Surgeons at Imperial College Healthcare NHS Trust are using Microsoft’s “mixed reality” headset to look inside patients before they operate on them, in an effort to make procedures safer and more time-efficient.

HoloLens, which combines elements of virtual reality (VR) and augmented reality (AR), enables surgeons to map the anatomy of a patient and overlay 3D images on top of their limbs so they can see blood vessels, bone and muscle before making an incision.

The functionality has been achieved by uploading CT scans of the patient into the Microsoft HoloLens, which can then be projected on top of the patient before the surgery begins. This allows surgeons to “see” each patient’s unique anatomy and plan operations accordingly.

Other surgeons in the operating room who are also wearing a headset can view the procedure through the eyes of their colleagues, making collaboration easier.

Dr Philip Pratt, a research fellow in the department of surgery and cancer at Imperial College London, said: “To perform the best operation, you have to plan it meticulously beforehand. This technology allows us to experience the data that we have collected from patients before their operation in the most realistic and natural way.

“You look at the leg and essentially see inside of it; you see the bones and the course of the blood vessels.”

According to Microsoft, the technique has been used to operate on a 41-year-old man who had injured his leg in a car crash, as well as an 85-year-old woman who had broken her leg.

For both procedures, surgeons at St Mary’s hospital used HoloLens to guide them in moving blood vessels from one part of the body to another in order to heal wounds.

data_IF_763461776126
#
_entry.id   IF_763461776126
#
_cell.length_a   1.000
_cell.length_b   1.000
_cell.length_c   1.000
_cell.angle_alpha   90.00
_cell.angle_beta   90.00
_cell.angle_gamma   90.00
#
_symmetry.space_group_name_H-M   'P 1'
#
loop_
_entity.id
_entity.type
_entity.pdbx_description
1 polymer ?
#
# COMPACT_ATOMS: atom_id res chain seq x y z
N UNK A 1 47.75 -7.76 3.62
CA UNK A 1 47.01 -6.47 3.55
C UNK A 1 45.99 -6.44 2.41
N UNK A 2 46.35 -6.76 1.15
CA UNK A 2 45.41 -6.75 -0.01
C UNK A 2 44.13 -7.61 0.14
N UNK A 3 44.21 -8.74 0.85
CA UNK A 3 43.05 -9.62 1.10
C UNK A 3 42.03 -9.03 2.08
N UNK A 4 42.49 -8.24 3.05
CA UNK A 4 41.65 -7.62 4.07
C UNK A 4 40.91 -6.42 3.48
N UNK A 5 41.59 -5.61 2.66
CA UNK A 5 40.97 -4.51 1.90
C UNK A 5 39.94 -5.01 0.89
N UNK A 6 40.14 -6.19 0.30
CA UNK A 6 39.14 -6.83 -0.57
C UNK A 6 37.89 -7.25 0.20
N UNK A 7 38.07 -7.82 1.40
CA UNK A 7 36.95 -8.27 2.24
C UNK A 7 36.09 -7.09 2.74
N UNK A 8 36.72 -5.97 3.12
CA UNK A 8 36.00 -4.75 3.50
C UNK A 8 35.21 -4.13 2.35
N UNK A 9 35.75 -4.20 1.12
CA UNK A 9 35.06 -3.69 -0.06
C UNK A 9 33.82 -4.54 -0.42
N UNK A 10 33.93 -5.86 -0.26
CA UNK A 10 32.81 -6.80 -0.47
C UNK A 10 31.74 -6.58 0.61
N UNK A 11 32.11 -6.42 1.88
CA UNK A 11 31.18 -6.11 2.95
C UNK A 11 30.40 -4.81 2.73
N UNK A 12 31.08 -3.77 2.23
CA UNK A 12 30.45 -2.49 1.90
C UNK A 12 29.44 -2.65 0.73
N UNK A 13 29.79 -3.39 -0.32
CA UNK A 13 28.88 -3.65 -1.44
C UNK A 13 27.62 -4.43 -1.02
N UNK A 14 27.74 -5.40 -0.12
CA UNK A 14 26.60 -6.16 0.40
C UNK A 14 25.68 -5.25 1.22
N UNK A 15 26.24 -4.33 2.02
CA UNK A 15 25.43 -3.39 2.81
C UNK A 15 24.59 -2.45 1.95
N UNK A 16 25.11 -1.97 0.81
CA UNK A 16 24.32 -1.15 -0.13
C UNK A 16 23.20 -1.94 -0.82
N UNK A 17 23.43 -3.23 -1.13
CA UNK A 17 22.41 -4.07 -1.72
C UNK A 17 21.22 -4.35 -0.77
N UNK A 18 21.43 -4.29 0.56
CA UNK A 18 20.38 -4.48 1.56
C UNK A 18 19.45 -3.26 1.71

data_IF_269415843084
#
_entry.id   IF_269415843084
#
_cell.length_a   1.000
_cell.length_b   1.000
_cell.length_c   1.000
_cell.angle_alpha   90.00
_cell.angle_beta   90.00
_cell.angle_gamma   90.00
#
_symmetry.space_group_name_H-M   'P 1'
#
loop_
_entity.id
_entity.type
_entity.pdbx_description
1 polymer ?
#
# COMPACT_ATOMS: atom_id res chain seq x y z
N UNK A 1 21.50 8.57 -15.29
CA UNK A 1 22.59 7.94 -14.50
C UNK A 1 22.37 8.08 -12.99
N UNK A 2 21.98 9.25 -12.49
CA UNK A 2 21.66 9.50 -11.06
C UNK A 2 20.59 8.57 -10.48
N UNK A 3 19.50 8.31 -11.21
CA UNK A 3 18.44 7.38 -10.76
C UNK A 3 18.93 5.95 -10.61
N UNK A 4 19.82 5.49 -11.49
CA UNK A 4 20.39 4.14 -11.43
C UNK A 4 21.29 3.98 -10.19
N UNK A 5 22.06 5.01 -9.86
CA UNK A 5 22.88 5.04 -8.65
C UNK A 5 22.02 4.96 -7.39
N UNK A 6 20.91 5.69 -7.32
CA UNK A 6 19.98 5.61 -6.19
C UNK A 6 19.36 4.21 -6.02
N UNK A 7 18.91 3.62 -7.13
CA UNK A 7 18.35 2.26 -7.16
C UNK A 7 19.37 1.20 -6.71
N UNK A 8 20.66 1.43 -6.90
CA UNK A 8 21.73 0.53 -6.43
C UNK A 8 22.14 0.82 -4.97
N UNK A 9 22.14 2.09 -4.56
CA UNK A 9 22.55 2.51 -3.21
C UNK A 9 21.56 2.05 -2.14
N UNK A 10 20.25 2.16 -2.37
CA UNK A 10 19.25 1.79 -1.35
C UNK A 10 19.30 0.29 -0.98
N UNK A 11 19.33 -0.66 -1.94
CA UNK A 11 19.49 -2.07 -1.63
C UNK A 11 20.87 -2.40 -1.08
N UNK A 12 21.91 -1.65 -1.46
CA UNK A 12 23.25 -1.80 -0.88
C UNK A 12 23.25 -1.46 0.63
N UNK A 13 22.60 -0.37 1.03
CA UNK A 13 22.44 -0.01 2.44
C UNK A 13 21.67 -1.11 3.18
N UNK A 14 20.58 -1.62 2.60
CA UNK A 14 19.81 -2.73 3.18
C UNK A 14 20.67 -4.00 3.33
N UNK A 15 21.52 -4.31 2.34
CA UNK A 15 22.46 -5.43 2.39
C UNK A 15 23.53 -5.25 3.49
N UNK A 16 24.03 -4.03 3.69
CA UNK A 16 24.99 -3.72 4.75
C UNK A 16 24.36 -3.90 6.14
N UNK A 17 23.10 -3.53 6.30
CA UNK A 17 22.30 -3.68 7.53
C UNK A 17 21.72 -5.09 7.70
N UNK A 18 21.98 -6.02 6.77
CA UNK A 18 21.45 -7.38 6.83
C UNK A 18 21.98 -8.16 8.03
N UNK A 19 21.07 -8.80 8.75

This is often done in a case where a patient suffers an open wound and requires reconstructive surgery. In such incidences, skin and blood vessels are taken from an undamaged part of the body and grafted onto the wound, allowing it to close over and heal.

It was proposed that the technology could be used as a replacement to traditional handheld ultrasound scanners, which find blood vessels by detecting blood flow under the skin.

James Kinross, a consultant surgeon at St Mary’s Hospital, pointed out that this is a more time-consuming method that also required a degree of guesswork.

“You don’t want to make an incision and find out that you should be two centimetres over here, because that might compromise the operation. This is all about best outcome for the patient,” said Kinross.

The researchers are now looking to extend the trials to more patients and hospital and are examining where else the technology could be applied to the clinical environment.

VR and AR are increasingly gaining interest from the medical field, with proposed applications ranging from education and training to tools for rehabilitation, pain management and treating depression.

Last October, a team of surgeons from Mumbai and London used HoloLens to collaborate on surgery being carried out on a patient at Royal London Hospital.